Interview: Jewelry Designer Rosena Sammi
In celebration of Asian Pacific American Heritage Month, Asia Society spoke to Rosena Sammi, a lawyer-turned-jewelry designer whose pieces are a celebration of her Sri Lankan background coupled with modern influences. Though her pieces from previous collections have been worn by fashionable celebrities like Rihanna and Jessica Alba, her new line, Who’s Sari Now?, has produced some of her most important designs. The new socially-conscious line of accessories feature recycled materials that are made in conjunction with Apne Aap, an NGO that is dedicated to rescuing young girls in India from red light districts.
What was your motivation in getting involved with the NGO Apne Aap?
After many years in the business I realized that helping people was more important to me than jumping on the next trend. I was fortunate enough to meet the founder of Apne Aap, Ruchira Gupta. She was inspiring and since I was looking to give back to the community, her organization, which rescues women and children from sex trafficking in India and provides them with a job and education, was the perfect match! Twenty to 25 percent of proceeds from sales go towards educating these young children, and I employ many of the women in making the collection. Changing lives in this way has been so rewarding.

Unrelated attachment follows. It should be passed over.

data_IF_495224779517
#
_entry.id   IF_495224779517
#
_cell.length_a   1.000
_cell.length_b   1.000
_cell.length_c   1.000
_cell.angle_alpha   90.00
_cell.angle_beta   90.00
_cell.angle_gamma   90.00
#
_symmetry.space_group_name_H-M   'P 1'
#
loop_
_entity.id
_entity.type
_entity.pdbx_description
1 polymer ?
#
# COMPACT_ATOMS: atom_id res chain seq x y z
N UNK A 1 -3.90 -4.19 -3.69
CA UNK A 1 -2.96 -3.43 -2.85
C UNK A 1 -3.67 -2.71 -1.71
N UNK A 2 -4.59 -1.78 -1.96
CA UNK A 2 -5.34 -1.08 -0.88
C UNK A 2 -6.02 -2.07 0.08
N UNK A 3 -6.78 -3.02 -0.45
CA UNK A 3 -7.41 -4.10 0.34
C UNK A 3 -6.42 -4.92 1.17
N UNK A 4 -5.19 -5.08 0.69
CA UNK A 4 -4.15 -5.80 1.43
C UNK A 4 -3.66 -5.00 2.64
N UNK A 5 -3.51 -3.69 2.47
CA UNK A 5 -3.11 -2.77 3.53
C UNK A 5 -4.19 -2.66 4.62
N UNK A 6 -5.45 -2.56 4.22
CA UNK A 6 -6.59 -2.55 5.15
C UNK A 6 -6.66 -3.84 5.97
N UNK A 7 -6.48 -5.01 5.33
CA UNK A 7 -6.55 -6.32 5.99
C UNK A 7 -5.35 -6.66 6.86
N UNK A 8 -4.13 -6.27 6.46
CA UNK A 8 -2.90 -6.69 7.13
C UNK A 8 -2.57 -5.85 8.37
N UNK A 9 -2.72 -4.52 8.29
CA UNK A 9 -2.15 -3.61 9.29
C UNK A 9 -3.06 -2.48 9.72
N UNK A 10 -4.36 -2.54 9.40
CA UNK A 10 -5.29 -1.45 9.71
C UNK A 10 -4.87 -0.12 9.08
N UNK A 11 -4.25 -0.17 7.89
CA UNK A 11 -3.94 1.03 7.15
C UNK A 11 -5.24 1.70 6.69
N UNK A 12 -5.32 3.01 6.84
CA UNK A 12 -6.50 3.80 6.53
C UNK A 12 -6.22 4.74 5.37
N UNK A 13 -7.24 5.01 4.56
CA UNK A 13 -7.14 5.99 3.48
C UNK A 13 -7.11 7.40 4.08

How has your Sri Lankan heritage influenced you as a designer and the aesthetic of your jewelry?
In every way you can imagine! From watching my mother get ready for parties as a child, to learning Bharata Natyam, to designing jewelry for my wedding, I have always had a fascination with traditional South Asian jewelry. My jewelry translates this inherent love of these traditions into modern wearable pieces.
Artistically speaking, how does Who’s Sari Now? differ from the rest of your collection? Did you draw on different inspiration to create the pieces?
I wanted to design something that was more “green” than my typical collection. After much research and experimentation, I hit upon using upcycled sari fabrics, and the result is Who’s Sari Now? Working with textiles is a very different process and I love getting inspired by the different textures, colors and motifs that I find on all these upcycled fabrics. It has allowed me to have a lot of fun trying something new.
Design is one space that Asians and Asian-Americans are very successful. Who are some of your design role models that are Asian?
There are many. I adore the elegant way in which Naeem Khan mixes Indian and Western aesthetics, I am inspired by the whimsy of Manish Arora, and when it comes to fine jewelry it doesn’t get better than Gem Palace.